We stand with groups doing vital Environmental Justice work and call on ourselves and our colleagues to be active allies and find ways to work together to advance racial justice and empower communities. 

In many parts of the world including the Global South, the voices of Black, Indigenous, and communities of Color are included and uplifted in the environmental movement. We recognize in the United States this work has a long way to go. We are breaking out of these silos to reimagine and fix this broken system of power. We are speaking up and demanding change.

We are outraged at the violence and injustice that Black people and Black communities are facing. We have witnessed the powerful connection between environmental and social injustice and racism through air pollution caused by incineration plants, water contamination, and many other environmental injustices and recognize these are all part of a single, globally-connected Movement for Justice. 

We will work in collaboration with tens of thousands of individual Coalition members and more than 1,200 groups globally, to change systems of oppression, and end white supremacy by advocating for social, economic, and environmental justice for all.

What can you do? Join the weekend of action June 19-21.

For our allies who want to further unpack and explore their role in dismantling white supremacy, we have compiled a list of resources and readings below. We invite you to share other resources and readings you have found to be useful by filling out the form at the bottom of this page.



  1. Me and White Supremacy by Layla Saad
  2. How to Be an Anti-Racist by Ibram X. Kendi
  3. 75 Things White People Can Do for Racial Justice by Corinne Shutack
  4. White Fragility: Why It’s So Hard to Talk to White People About Racism by Dr. Robin DiAngelo
  5. The New Jim Crow by Michelle Alexander
  6. Crucial Conversations by Kerry Patterson
  7. So You Want to Talk About Race by Ijeoma Olou
  8. Why Are All The Black Kids Sitting Together in the Cafeteria? by Beverly Daniel Tatum
  9. Article: 5 Things White People Can Do Right Now to Combat White Supremacist Violence by Showing Up for Racial Justice
  10. Racial Equity Tools: Environmental Justice – Key Sites, Research & Practices
  11. Environmental Health and Racial Equity in the United States: Building Environmentally Just, Sustainable, and Livable Communities

A new report released by the Center for International Environmental Law (CIEL) raises new and significant questions about the economic rationale for the massive wave of new infrastructure investments in plastics and petrochemicals. Untested Assumptions and Unanswered Questions in the Plastics Boom highlights global changes that threaten to dramatically disrupt the plastic industry at both ends of its supply chain, fundamentally altering both the costs of plastics production and the demand for plastic products.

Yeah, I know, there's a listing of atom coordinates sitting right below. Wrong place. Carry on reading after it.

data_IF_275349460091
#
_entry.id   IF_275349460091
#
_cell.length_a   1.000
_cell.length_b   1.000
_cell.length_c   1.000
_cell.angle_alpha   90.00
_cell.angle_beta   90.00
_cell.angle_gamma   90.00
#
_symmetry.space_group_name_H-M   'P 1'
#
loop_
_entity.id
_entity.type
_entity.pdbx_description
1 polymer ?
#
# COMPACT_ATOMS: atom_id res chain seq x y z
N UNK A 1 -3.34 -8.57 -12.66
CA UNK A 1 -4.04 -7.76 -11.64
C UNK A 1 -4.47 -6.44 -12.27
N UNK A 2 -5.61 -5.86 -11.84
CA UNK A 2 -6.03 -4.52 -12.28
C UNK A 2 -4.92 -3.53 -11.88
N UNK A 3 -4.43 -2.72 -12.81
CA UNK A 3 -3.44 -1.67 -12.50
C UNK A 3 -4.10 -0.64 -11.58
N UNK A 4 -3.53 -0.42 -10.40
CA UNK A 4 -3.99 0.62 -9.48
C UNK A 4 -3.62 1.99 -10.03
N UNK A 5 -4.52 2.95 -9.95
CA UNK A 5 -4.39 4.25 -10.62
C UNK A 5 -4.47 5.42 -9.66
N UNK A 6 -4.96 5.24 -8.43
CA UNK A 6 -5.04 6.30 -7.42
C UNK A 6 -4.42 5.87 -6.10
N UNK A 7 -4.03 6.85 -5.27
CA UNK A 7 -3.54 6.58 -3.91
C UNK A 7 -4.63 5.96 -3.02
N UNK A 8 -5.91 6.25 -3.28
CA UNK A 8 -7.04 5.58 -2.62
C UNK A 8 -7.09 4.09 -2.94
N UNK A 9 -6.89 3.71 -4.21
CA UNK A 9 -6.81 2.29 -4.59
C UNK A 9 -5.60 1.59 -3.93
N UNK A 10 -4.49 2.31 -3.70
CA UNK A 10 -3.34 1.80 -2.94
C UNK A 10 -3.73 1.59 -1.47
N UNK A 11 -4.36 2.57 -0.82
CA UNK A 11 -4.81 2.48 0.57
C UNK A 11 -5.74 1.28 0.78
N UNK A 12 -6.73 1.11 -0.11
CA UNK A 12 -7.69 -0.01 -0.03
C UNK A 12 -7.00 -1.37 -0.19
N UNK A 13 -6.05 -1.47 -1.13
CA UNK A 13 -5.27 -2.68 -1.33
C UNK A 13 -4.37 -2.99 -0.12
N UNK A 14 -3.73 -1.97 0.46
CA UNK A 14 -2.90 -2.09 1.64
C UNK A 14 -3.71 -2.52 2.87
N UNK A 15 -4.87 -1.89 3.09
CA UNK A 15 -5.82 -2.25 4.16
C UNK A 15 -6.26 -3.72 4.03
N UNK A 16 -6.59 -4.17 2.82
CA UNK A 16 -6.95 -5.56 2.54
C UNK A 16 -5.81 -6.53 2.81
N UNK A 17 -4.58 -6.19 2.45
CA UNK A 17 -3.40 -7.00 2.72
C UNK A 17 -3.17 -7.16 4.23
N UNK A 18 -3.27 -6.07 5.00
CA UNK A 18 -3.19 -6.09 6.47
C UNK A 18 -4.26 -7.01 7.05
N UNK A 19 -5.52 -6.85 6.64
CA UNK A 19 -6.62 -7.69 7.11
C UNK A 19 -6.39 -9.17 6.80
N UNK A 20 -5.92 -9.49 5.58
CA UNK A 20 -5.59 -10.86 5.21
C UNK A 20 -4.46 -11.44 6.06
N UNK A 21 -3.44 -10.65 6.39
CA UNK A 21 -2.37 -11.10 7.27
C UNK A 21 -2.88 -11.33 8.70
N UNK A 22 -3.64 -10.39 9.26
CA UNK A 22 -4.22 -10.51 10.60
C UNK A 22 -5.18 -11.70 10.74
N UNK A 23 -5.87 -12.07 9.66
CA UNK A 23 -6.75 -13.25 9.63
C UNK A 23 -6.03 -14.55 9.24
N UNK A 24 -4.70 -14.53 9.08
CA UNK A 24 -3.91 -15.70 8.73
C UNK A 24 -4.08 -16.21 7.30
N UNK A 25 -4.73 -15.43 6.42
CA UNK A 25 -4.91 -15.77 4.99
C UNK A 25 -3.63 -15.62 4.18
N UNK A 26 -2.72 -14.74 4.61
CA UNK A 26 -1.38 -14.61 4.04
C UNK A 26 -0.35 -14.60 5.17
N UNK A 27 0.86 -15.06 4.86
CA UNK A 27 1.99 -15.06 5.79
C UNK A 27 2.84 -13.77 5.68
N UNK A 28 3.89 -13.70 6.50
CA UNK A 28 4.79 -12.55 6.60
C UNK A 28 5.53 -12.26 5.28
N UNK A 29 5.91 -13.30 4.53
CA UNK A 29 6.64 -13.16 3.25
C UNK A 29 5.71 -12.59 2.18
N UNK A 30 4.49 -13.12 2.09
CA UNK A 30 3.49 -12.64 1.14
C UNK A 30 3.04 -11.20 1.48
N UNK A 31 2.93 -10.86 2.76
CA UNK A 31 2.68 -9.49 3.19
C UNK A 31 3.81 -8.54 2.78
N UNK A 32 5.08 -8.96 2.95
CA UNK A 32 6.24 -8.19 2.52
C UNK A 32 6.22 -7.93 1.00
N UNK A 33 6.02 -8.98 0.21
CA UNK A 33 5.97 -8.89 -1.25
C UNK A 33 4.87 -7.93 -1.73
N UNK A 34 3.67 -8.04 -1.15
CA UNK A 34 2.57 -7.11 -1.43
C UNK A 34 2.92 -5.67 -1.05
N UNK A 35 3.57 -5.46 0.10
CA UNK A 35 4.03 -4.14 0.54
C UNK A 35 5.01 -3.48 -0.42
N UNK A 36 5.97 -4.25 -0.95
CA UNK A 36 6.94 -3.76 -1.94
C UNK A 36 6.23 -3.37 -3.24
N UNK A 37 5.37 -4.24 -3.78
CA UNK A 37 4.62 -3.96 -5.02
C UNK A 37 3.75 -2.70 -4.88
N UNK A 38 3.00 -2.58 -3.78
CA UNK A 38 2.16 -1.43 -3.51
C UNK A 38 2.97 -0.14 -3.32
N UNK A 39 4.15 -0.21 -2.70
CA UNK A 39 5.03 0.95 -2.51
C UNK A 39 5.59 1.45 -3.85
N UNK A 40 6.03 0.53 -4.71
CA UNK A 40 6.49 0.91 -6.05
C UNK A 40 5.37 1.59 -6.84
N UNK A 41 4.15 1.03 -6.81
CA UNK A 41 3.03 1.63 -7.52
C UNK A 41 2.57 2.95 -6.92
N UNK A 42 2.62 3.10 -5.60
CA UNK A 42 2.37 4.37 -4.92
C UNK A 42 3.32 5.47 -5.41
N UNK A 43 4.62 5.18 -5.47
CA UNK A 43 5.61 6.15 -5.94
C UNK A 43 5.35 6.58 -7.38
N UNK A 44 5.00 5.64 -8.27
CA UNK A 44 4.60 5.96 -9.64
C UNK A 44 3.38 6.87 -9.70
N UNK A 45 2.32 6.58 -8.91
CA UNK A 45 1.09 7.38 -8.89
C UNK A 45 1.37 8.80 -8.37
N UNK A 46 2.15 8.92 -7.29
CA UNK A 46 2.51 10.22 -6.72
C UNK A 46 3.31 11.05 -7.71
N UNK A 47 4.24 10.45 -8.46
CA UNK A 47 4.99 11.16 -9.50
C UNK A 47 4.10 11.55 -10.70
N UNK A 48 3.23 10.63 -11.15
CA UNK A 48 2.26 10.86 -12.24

As companies ramp up investments to create more plastic, they are banking on plastic infrastructure being profitable for decades to come. This assumes that demand for plastic will continue increasing and that plastics production will continue to be heavily subsidized by demand for the fossil fuels that supply chemicals critical to plastic production. However, the new report exposes changes in the economy, government regulations, and consumer attitudes worldwide that could make these investments much riskier than previously assumed.

“The fossil fuel and plastic industries are both undergoing major disruptions but are continuing to operate under business-as-usual assumptions,” said Steven Feit, CIEL Attorney and lead author of the report. “Even as the phase-out of fossil fuels threatens to make plastics production more expensive, public pressure and government actions to limit plastic pollution are poised to reduce demand for disposable plastic in the years ahead. The industry will be increasingly squeezed from both sides: supply and demand. Investors (and communities) that don’t challenge these assumptions and demand clear answers about these projects are putting money — and livelihoods — at risk.”

As fossil fuels provide the primary material for plastic production, the shale gas boom in the United States has fueled a massive influx of investment in new and expanded plastic production infrastructure. But to meet their commitments under the Paris Agreement, governments around the world have agreed to phase out fossil fuels, which will make plastic production more expensive. At the same time, consumers are demanding an end to disposable plastics, governments are banning or taxing single-use plastic products, and the United Nations is undertaking an international campaign to reduce marine plastic pollution. These shifting attitudes — at every level — could mean decreased demand for plastic.